Restaurants are extremely busy during the holiday season.  Families near and far come together and the last thing they want to do is cook for multiple people.  Therefore, the best alternative is to go out to dinner.  A manager of a restaurant needs to overstaff on those days for it is not easy on the customers or servers to understaff.  Demanding customers want five star service at all times, but being short staffed on busy holidays eliminates the possibility of quality service.  In order for the customers to get the quality service they are paying for, a restaurant should overstaff during the holidays to ensure there are enough employees.

Most restaurants will take some sort of reservation, whether it is the only way to eat at the restaurant or if it is to make sure there is space for a large group of people.  One thing that will improve a restaurant’s customer service is by not overbooking on reservations.  Some customers prefer to call ahead to make certain they will have a table at a specific time. Those who do will become upset if the table is not ready upon their arrival.  In order to prevent this from happening, restaurants must closely monitor their reservations.  When done correctly, the kitchen will not be rushed and servers will not stress about upsetting an already unhappy customer.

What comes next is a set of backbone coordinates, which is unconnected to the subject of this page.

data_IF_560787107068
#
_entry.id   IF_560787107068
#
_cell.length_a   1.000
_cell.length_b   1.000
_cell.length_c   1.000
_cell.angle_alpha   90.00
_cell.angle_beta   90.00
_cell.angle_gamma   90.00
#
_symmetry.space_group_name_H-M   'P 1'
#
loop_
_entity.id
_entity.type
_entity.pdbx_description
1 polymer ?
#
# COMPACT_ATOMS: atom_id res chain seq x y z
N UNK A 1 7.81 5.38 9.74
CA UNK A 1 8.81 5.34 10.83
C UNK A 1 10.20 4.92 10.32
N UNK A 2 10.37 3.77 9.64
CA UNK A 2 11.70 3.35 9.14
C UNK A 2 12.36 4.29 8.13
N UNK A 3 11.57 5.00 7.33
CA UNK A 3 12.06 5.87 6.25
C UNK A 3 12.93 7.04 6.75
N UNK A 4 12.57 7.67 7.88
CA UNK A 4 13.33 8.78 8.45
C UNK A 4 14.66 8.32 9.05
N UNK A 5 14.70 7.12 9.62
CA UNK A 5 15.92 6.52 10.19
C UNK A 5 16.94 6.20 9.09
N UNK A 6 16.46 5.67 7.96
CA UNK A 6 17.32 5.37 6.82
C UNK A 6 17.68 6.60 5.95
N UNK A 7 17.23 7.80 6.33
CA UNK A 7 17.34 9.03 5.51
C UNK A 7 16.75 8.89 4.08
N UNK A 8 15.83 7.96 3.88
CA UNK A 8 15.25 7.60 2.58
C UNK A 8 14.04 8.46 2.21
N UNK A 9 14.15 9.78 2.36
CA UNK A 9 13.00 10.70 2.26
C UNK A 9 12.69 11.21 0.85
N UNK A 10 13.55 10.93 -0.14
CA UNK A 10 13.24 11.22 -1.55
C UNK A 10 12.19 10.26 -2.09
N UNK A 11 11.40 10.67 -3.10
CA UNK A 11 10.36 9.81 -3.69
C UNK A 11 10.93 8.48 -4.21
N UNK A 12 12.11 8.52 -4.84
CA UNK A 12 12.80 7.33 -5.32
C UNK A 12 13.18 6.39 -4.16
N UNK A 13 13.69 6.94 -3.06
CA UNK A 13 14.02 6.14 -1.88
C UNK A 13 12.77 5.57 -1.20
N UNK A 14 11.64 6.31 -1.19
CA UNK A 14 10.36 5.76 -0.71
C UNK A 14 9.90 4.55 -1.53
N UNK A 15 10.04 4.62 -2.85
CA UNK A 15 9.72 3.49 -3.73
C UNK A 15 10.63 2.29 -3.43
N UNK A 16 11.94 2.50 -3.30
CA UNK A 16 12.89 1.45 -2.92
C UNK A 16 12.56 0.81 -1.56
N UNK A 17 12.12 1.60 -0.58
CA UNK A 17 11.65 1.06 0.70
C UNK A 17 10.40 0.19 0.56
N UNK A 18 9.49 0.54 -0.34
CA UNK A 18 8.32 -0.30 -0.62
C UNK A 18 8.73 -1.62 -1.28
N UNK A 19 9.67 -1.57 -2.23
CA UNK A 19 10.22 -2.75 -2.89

Most customers walk in the door, ask for a table, and are instantly seated.  However, sometimes there is a wait during the busy times.  It will be better on the restaurant and the customer if they are told it will be a thirty-minute wait instead of fifteen for many reasons.  When a customer is told their time, they expect to wait that long to be seated.  If they are told thirty-minutes and are seated in twenty, the customer is happy because they feel privileged and get to eat sooner.  Nevertheless, the worst a host can do is tell a customer it is a fifteen-minute wait when it will actually take thirty-minutes.  The customer will be unhappy and possibly walk out taking their money somewhere else.  Remember, customers are how the restaurant makes a profit.  Managers do not want to see customers walk out before they were even sat at a table.